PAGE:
A plaque remaining from the Big Apple Night Club at West 135th Street and Seventh Avenue in Harlem.

Above, a 1934 plaque from the Big Apple Night Club at West 135th Street and Seventh Avenue in Harlem. Discarded as trash in 2006. Now a Popeyes fast food restaurant on Google Maps.

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Entry from July 26, 2015
Supertall (a skyscraper over 300 meters or 984 feet tall)

The Council on Tall Buildings and Urban Habitat defines a building as “supertall” if it is over 300 meters (984 feet) in height.  A “megatall” building is one over 600 meters (1,968 feet) in height. “Supertall”—one word—has been cited in print since at least 2003.

An amNewYork article, “New Yorkers anguished by proliferation of ‘supertall’ skyscrapers” on July 27, 2015, stated that 16 supertall buildings had broken ground in Manhattan since 2005.

Council on Tall Buildings and Urban Habitat
What are Supertall and Megatall Buildings?
The CTBUH defines “supertall” as a building over 300 meters (984 feet) in height, and a “megatall” as a building over 600 meters (1,968 feet) in height. As of June 2015 there were 91 supertall and 2 megatall buildings fully completed and occupied globally.

Big Rick McGee
June 10th, 2003, 05:31 AM
I gave it a 6.

Although I’ve had some great times in B-more, its skyline leaves a lot to be desired. It has decent density, but should have some supertalls. Neat harbor.

July 22nd, 2006, 07:39 AM
its always been defined by anything over 300m/1000ft. Anything over 500m needs a new term-maybe ultratall?

New York (NY) Times
Scraping the Sky, and Then Some
Published: June 15, 2008
Nearly seven years after the collapse of the World Trade Center in New York portended a pullback from cloud-grazing construction, the world is in the midst of a huge wave of tall building construction, both in number and in size. Some 36 buildings rise more than 300 meters, or roughly 1,000 feet, the threshold generally used to define “supertall” buildings, according to the Council on Tall Buildings and Urban Habitat, a nonprofit organization based at the Illinois Institute of Technology. An additional 69 supertalls are under construction, the council estimates.

Mal Ericson
A building over 300 meters is considered ‘supertall’ by architects and the like. Yes it is one word #youlearnsomethingneweveryday
10:20 PM - 22 Nov 2011

Popular Science
By Clay Risen Posted February 15, 2013
Technically, the supertall category, as defined by the Council on Tall Buildings and Urban Habitat, covers anything taller than 300 meters, or 984 feet. That includes the 1,250-foot Empire State Building, a supertall half a century before the term’s invention. The two World Trade Center towers, which began to rise in 1966, reached 1,368 and 1,362 feet. But only within the past 15 years have architects and engineers begun to see supertalls as a separate class, with its own challenges and opportunities. “When you get above the World Trade Center size, you’ve got to change your fundamental thought process,” Baker says.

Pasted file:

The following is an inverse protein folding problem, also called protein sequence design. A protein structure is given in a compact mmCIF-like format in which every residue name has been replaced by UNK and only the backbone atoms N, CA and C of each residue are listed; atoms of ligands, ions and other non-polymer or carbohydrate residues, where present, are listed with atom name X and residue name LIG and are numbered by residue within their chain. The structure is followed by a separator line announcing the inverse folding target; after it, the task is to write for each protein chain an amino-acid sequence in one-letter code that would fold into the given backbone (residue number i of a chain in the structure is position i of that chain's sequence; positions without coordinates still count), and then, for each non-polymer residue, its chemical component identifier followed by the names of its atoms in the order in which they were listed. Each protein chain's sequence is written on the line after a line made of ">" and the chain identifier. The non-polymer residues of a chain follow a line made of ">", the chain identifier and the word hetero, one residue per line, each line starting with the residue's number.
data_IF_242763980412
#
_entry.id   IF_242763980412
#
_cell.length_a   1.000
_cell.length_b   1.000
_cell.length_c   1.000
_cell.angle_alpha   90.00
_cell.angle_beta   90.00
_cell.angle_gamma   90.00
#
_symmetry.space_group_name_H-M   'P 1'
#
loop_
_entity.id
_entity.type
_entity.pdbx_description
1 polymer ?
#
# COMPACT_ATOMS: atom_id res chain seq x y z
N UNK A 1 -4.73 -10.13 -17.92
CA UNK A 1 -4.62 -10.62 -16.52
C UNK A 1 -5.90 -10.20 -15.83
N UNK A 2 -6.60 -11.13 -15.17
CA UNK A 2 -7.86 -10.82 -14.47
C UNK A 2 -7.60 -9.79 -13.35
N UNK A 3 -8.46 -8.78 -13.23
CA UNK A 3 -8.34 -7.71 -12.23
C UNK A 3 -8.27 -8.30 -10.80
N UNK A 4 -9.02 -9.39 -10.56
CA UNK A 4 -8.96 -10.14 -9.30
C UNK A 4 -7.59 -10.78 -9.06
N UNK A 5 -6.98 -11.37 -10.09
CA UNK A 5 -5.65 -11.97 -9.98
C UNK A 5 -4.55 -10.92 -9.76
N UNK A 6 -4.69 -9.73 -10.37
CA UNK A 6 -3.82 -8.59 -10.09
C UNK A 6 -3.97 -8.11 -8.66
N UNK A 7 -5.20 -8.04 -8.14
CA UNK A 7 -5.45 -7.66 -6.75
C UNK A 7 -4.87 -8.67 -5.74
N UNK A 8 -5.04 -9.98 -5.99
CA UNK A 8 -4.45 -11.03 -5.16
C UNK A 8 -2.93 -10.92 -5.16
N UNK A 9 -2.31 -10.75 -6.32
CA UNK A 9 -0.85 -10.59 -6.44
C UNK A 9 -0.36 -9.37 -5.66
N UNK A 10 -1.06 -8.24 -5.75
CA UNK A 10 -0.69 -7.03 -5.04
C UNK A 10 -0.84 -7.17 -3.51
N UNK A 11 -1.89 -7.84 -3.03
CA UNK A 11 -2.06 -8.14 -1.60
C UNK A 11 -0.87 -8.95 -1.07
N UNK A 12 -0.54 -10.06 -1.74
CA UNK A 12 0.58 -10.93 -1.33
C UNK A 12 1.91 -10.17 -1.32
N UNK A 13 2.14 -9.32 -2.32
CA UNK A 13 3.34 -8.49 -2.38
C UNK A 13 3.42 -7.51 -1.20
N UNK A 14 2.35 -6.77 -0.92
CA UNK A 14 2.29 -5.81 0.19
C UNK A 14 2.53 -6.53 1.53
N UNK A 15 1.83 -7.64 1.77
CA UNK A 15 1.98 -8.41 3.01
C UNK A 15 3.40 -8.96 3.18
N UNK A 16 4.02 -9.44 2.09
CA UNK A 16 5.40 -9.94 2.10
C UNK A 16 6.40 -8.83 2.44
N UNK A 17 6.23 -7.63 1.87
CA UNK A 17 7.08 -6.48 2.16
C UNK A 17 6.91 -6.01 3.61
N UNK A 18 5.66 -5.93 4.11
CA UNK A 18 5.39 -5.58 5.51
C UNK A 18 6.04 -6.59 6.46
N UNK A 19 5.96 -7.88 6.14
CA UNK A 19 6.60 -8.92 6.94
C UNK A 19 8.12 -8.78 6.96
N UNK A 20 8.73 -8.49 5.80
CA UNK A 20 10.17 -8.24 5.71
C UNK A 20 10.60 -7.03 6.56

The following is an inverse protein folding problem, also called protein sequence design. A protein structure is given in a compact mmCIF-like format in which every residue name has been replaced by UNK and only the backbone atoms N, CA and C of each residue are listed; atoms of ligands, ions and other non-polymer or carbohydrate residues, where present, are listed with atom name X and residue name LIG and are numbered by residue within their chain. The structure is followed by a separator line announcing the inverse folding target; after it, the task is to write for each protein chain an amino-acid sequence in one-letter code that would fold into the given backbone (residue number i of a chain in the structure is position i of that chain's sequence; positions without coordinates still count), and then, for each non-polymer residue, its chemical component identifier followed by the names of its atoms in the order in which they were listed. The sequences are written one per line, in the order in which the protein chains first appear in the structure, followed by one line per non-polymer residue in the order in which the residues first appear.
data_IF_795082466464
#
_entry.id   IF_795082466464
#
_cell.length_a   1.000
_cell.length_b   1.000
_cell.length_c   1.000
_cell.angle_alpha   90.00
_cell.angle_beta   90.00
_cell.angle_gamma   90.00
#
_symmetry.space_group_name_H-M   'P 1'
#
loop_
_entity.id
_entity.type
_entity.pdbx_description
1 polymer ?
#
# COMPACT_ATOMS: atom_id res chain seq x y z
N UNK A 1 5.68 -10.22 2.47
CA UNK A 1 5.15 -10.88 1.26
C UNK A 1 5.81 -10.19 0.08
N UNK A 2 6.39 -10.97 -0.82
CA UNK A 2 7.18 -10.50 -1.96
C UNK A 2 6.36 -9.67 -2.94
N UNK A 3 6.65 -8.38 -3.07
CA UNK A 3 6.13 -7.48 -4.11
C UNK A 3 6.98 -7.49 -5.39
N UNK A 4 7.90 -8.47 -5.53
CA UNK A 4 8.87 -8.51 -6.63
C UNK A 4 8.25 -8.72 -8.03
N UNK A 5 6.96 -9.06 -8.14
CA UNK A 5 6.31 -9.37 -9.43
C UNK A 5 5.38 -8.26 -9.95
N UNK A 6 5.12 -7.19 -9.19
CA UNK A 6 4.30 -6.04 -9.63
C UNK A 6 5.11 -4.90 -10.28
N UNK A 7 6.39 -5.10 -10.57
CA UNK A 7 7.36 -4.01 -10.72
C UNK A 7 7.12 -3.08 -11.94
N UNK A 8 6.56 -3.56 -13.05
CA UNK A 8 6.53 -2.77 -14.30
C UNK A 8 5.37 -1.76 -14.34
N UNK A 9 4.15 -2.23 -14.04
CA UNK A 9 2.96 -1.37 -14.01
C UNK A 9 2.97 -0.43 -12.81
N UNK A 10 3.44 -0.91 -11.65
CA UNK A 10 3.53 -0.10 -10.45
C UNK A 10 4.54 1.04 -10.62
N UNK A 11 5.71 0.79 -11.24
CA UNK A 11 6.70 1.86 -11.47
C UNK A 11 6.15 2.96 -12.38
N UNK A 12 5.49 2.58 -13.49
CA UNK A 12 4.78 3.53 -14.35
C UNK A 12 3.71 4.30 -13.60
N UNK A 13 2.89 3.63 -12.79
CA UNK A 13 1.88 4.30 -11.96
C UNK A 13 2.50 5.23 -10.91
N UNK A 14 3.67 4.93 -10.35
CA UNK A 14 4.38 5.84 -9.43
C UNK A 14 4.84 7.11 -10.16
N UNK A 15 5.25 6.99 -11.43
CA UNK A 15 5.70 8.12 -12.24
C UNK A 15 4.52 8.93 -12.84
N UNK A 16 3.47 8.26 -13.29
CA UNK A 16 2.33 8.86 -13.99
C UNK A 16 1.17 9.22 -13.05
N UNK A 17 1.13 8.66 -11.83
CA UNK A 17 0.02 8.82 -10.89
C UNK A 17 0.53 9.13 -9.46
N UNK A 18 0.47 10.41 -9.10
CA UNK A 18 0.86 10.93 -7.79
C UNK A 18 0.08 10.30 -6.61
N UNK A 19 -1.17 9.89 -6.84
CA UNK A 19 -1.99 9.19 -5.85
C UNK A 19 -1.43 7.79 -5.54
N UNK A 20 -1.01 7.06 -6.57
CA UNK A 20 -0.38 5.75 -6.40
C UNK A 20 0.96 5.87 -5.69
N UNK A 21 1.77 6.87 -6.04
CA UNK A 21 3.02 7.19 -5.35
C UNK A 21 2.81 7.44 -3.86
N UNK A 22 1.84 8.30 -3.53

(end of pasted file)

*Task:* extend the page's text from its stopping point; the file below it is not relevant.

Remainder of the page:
Curious City
New architecture vocab: supertall skyscrapers = 300 meters +, MEGAtall skyscrapers 600 meters + http://goo.gl/R4FXQQ @ChicagoArchitec
2:07 PM - 27 Aug 2013

WBEZ91.5 (Chicago, IL)
When will Chicago get its next supertall skyscraper?
Yet another developer promises to raise the city’s skyline, but can egos and economics once again conspire to build a successor to the Willis Tower?

January 28, 2015
By: Chris Bentley
Andrew didn’t know this when he asked the question, but “supertall” is an objective term. Chicago’s own Council on Tall Buildings and Urban Habitat is the authority on such matters. They deem any building over 300 meters, or 984 feet, “supertall.” (For a rough measurement, that’s about 75 stories.) Six buildings in Chicago qualify: The Trump Tower, Willis Tower, Aon Center, John Hancock Center, AT&T Corporate Center, and Two Prudential Plaza.

New Yorkers anguished by proliferation of ‘supertall’ skyscrapers
New York City is known for its iconic skyline—one that is changing rapidly, whether New Yorkers like it or not.

Aptly nicknamed “supertalls,” a proliferation of buildings towering well over 800 feet have been cropping up in Manhattan and quickly: since 2005, 16 of the city’s tallest buildings have broken ground in the borough, with more on the way.

And some neighbors aren’t happy.

The area directly south of Central Park has six 1,000 foot-plus buildings complete or in the works, including 432 Park Avenue, currently the world’s tallest residential building at 1,396 feet. The Nordstrom Tower on 57th Street plans to overtake it at 1,795 feet by 2018.

Posted by Barry Popik
New York CityBuildings/Housing/Parks • Sunday, July 26, 2015 • Permalink